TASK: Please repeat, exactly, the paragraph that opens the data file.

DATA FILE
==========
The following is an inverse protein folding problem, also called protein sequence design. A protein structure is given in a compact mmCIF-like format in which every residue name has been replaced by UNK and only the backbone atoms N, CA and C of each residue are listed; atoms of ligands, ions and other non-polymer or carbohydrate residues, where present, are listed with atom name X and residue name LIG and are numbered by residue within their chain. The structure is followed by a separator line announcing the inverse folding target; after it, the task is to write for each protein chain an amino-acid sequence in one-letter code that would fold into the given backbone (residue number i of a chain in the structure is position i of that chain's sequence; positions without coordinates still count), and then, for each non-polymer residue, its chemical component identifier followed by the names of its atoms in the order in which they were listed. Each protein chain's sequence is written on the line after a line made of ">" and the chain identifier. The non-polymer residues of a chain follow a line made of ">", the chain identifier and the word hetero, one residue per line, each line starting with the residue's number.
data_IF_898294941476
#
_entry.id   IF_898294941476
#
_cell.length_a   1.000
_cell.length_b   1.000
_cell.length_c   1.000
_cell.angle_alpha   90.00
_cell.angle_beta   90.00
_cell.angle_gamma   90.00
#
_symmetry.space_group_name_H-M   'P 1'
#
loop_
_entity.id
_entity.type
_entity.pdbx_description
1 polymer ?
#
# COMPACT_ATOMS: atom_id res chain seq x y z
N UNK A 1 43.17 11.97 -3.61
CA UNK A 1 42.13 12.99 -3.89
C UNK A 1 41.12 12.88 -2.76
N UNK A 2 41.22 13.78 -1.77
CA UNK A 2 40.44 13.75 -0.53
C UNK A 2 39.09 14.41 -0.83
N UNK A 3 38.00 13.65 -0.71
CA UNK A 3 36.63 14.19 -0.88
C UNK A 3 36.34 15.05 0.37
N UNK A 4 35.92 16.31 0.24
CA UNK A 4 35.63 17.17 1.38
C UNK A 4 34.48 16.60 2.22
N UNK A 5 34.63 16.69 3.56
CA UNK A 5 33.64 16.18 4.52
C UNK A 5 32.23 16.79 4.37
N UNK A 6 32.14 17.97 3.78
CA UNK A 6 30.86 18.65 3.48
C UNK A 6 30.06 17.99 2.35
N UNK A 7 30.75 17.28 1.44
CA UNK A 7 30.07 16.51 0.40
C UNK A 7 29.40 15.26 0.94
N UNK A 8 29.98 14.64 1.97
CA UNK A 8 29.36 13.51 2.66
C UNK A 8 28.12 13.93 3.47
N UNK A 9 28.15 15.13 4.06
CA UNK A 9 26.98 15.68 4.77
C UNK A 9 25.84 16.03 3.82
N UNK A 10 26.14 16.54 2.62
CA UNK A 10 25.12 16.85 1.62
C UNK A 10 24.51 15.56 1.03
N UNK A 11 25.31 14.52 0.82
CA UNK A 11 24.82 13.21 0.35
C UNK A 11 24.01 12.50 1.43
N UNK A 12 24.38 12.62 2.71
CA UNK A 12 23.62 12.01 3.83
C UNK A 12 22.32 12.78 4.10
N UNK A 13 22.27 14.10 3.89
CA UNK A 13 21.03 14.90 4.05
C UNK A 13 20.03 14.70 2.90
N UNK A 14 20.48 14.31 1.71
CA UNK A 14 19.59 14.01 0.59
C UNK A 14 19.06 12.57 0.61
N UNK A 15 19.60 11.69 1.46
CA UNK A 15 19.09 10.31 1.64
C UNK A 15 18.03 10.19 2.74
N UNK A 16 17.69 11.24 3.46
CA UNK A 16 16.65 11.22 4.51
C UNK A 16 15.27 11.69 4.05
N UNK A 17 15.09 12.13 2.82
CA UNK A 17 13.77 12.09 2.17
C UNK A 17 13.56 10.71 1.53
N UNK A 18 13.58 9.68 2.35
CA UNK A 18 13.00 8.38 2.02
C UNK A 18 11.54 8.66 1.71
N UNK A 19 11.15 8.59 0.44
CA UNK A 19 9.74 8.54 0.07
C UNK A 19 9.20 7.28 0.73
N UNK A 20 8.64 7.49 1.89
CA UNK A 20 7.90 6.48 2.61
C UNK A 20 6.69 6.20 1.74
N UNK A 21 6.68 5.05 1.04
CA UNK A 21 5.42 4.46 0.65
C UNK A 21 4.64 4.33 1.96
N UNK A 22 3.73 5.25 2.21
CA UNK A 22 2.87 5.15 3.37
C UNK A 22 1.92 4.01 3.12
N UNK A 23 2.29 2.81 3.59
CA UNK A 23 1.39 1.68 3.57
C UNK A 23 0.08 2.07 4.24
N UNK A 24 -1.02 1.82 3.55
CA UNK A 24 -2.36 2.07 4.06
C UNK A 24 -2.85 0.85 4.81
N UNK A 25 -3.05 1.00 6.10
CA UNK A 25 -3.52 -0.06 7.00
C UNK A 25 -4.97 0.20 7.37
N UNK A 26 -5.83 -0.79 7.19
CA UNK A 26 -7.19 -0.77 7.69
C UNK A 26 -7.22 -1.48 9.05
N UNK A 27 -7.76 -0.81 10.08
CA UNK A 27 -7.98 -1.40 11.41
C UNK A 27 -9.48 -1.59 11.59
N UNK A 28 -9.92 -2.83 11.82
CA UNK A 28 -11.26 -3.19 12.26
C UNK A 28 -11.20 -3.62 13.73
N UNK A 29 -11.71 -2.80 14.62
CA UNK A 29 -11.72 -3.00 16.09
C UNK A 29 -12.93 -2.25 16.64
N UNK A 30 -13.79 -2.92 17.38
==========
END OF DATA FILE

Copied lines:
The following is an inverse protein folding problem, also called protein sequence design. A protein structure is given in a compact mmCIF-like format in which every residue name has been replaced by UNK and only the backbone atoms N, CA and C of each residue are listed; atoms of ligands, ions and other non-polymer or carbohydrate residues, where present, are listed with atom name X and residue name LIG and are numbered by residue within their chain. The structure is followed by a separator line announcing the inverse folding target; after it, the task is to write for each protein chain an amino-acid sequence in one-letter code that would fold into the given backbone (residue number i of a chain in the structure is position i of that chain's sequence; positions without coordinates still count), and then, for each non-polymer residue, its chemical component identifier followed by the names of its atoms in the order in which they were listed. Each protein chain's sequence is written on the line after a line made of ">" and the chain identifier. The non-polymer residues of a chain follow a line made of ">", the chain identifier and the word hetero, one residue per line, each line starting with the residue's number.